BIND not answering queries while large zone loads

Martin Eian martin.eian at
Fri Jan 16 07:57:29 UTC 2004

> We have a number of large zones (most of them dnsbls). Some of the zones
> are around 80-90 Mb in size. I've noticed some problems that *seem* to
> corelate to the loading and / or transferring of large zones where BIND
> is very slow or completely unresponsive for a minute or two. Does anyone
> else see this problem, and if so, can anything be done about it?

We've got the same problem (bind 9.2.2 unresponsive when reloading large 
zones, not during transfer).

> This problem seems to come up even when BIND is built with threads;
> generally I build it without.

Same experience here, multiple threads does not solve the problem. Mark 
Andrews explained why in this email:

Message-Id: <200401122232.i0CMWI15032774 at>

> We're running Debian Linux 3.0 on x86 hardware with 2.4.20 and 2.4.24
> kernels; hardware ranges from single 550 PIII to dual 800 PIII to single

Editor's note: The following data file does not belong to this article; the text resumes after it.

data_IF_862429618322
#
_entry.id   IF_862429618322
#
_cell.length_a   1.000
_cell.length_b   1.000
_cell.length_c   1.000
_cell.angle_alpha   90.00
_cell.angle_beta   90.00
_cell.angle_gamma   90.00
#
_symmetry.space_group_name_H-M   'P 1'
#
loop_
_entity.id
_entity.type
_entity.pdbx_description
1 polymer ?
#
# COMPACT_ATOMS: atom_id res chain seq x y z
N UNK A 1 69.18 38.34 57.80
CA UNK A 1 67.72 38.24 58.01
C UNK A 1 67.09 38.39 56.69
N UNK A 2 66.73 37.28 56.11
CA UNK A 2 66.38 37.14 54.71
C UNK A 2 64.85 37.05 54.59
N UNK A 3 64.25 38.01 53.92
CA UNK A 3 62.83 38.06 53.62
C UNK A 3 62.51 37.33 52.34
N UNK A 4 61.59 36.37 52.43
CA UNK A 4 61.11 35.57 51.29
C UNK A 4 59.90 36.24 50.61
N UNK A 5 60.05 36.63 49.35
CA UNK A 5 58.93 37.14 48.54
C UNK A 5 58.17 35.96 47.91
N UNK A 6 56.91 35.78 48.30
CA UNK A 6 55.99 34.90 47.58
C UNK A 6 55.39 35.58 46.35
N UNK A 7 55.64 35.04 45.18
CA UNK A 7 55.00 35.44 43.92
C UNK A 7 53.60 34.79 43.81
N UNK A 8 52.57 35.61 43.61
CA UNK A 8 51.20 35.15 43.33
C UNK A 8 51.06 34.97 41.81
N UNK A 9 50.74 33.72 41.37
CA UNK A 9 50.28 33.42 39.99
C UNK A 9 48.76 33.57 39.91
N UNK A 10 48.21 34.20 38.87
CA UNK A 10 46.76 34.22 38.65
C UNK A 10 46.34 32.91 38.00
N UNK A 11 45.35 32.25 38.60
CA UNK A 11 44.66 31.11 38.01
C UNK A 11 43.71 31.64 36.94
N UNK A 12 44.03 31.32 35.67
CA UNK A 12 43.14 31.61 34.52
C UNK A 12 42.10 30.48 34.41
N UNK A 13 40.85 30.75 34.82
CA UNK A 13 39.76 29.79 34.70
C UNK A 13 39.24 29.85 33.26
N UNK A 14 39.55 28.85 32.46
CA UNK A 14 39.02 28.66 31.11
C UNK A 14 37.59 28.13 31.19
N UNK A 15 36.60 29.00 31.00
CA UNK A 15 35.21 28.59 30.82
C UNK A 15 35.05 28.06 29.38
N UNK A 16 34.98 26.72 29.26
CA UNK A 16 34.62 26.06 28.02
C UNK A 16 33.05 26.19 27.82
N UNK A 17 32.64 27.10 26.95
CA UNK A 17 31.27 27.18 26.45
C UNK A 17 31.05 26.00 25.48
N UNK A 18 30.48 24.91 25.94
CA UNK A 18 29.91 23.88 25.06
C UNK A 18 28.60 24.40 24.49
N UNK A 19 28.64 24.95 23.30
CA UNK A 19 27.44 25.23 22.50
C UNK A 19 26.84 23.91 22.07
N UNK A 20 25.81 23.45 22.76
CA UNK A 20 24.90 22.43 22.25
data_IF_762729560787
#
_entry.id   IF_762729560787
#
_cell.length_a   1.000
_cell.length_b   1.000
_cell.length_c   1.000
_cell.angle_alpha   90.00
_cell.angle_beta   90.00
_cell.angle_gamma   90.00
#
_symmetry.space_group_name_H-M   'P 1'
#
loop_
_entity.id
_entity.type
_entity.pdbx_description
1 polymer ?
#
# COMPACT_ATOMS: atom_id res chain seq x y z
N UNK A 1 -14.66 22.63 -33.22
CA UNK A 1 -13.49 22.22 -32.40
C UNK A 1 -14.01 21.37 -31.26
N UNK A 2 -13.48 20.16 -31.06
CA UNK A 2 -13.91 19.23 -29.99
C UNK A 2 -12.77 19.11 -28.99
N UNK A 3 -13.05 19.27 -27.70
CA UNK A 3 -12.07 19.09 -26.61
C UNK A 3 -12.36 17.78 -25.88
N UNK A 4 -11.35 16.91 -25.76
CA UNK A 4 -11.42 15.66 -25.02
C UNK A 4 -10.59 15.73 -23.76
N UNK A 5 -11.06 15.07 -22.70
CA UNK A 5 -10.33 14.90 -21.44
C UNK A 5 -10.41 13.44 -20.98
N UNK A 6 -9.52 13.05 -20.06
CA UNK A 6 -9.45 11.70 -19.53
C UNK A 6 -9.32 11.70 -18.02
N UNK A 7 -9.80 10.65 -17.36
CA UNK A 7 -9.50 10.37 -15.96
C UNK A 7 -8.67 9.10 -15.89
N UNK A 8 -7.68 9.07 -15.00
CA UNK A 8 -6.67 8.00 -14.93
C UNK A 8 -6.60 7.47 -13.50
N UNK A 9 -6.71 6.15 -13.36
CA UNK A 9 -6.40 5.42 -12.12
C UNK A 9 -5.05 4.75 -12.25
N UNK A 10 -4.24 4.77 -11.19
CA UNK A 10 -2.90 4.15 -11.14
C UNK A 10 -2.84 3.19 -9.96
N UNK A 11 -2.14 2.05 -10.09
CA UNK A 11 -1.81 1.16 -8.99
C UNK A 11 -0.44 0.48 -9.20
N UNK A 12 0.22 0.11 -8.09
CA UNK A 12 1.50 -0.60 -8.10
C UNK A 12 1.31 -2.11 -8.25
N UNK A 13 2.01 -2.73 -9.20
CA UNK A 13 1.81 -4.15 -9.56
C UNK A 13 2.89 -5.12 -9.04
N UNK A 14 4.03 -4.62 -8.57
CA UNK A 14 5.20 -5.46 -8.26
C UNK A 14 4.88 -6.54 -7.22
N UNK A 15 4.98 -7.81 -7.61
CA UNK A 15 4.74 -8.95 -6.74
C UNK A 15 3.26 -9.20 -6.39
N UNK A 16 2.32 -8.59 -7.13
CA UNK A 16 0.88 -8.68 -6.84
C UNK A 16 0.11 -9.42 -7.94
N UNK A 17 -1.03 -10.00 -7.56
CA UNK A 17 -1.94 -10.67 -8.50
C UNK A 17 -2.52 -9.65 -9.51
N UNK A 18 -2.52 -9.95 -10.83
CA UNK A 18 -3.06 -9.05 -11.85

> 2Ghz P4; almost all of the machines have at least 1 Gb of memory. BIND
> version is a mixture of 9.2.2-P3 and 9.2.3.

Our hw is SunFire 280R w/4GB RAM (dual USIII 750MHz CPU), Solaris 9. 
Bind was compiled with Sun's cc (forte) w/native threads.

> Lastly, if there is no good way to avoid this, should we try to keep all
> the dnsbls on a separate machine and use forwarders to forward queries
> to those machines? Should I give rbldnsd another look?

You don't need to run them on a separate machine, running another 
instance of named on the same machine works just as well (but on a 
different port).

Hint: If you want to restrict access to the dnsbl zones, use stub zones 
(not forward, forward zones do not have support for allow-query). 
Example from named.conf:

zone "<name of zone>" {
         type stub;
         forward only;
         forwarders { <IP of nameserver> port <port of named instance>;};
         masters { <IP of nameserver> port <port of named instance>;};
         allow-query {
                 <IP or subnet in CIDR notation>;

Then you run a separate named on the port specified above. Both 
'forwarders' and 'masters' point to the same IP/port.

Martin Eian,
Norwegian University of Science and Technology

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